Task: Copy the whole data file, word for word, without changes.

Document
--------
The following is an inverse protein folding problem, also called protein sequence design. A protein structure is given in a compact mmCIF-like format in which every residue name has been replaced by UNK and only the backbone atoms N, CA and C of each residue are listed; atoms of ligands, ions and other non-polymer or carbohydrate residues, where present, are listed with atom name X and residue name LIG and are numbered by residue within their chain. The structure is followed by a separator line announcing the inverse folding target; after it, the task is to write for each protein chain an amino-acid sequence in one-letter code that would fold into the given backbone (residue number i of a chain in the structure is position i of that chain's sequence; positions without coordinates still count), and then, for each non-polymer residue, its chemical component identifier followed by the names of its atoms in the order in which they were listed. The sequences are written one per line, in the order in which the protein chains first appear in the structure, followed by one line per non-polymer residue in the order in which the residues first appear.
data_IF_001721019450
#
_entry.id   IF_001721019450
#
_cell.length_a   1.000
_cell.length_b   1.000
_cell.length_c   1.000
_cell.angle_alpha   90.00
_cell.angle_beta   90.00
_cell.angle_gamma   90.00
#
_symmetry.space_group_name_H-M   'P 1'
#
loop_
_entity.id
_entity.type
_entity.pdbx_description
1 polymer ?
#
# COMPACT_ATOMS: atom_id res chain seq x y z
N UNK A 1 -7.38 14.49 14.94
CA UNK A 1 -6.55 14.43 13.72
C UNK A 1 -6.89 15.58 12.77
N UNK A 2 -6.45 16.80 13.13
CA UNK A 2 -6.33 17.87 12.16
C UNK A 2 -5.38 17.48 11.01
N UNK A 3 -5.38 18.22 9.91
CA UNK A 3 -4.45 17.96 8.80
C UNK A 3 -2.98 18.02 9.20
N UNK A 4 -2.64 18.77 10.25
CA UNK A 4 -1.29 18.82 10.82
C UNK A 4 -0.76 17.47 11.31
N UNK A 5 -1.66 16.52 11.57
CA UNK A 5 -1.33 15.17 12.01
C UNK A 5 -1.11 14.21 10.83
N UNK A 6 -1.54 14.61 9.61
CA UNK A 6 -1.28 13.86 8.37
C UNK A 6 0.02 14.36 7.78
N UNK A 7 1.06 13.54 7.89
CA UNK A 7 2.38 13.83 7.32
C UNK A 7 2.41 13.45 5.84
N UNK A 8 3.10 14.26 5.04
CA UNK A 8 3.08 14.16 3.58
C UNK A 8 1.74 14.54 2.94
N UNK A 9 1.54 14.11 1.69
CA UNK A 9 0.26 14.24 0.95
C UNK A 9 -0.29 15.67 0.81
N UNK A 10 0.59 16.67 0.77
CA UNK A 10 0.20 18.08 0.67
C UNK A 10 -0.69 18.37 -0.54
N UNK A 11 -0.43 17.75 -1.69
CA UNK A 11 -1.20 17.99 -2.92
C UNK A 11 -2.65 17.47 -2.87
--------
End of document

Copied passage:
The following is an inverse protein folding problem, also called protein sequence design. A protein structure is given in a compact mmCIF-like format in which every residue name has been replaced by UNK and only the backbone atoms N, CA and C of each residue are listed; atoms of ligands, ions and other non-polymer or carbohydrate residues, where present, are listed with atom name X and residue name LIG and are numbered by residue within their chain. The structure is followed by a separator line announcing the inverse folding target; after it, the task is to write for each protein chain an amino-acid sequence in one-letter code that would fold into the given backbone (residue number i of a chain in the structure is position i of that chain's sequence; positions without coordinates still count), and then, for each non-polymer residue, its chemical component identifier followed by the names of its atoms in the order in which they were listed. The sequences are written one per line, in the order in which the protein chains first appear in the structure, followed by one line per non-polymer residue in the order in which the residues first appear.
data_IF_001721019450
#
_entry.id   IF_001721019450
#
_cell.length_a   1.000
_cell.length_b   1.000
_cell.length_c   1.000
_cell.angle_alpha   90.00
_cell.angle_beta   90.00
_cell.angle_gamma   90.00
#
_symmetry.space_group_name_H-M   'P 1'
#
loop_
_entity.id
_entity.type
_entity.pdbx_description
1 polymer ?
#
# COMPACT_ATOMS: atom_id res chain seq x y z
N UNK A 1 -7.38 14.49 14.94
CA UNK A 1 -6.55 14.43 13.72
C UNK A 1 -6.89 15.58 12.77
N UNK A 2 -6.45 16.80 13.13
CA UNK A 2 -6.33 17.87 12.16
C UNK A 2 -5.38 17.48 11.01
N UNK A 3 -5.38 18.22 9.91
CA UNK A 3 -4.45 17.96 8.80
C UNK A 3 -2.98 18.02 9.20
N UNK A 4 -2.64 18.77 10.25
CA UNK A 4 -1.29 18.82 10.82
C UNK A 4 -0.76 17.47 11.31
N UNK A 5 -1.66 16.52 11.57
CA UNK A 5 -1.33 15.17 12.01
C UNK A 5 -1.11 14.21 10.83
N UNK A 6 -1.54 14.61 9.61
CA UNK A 6 -1.28 13.86 8.37
C UNK A 6 0.02 14.36 7.78
N UNK A 7 1.06 13.54 7.89
CA UNK A 7 2.38 13.83 7.32
C UNK A 7 2.41 13.45 5.84
N UNK A 8 3.10 14.26 5.04
CA UNK A 8 3.08 14.16 3.58
C UNK A 8 1.74 14.54 2.94
N UNK A 9 1.54 14.11 1.69
CA UNK A 9 0.26 14.24 0.95
C UNK A 9 -0.29 15.67 0.81
N UNK A 10 0.59 16.67 0.77
CA UNK A 10 0.20 18.08 0.67
C UNK A 10 -0.69 18.37 -0.54
N UNK A 11 -0.43 17.75 -1.69
CA UNK A 11 -1.20 17.99 -2.92
C UNK A 11 -2.65 17.47 -2.87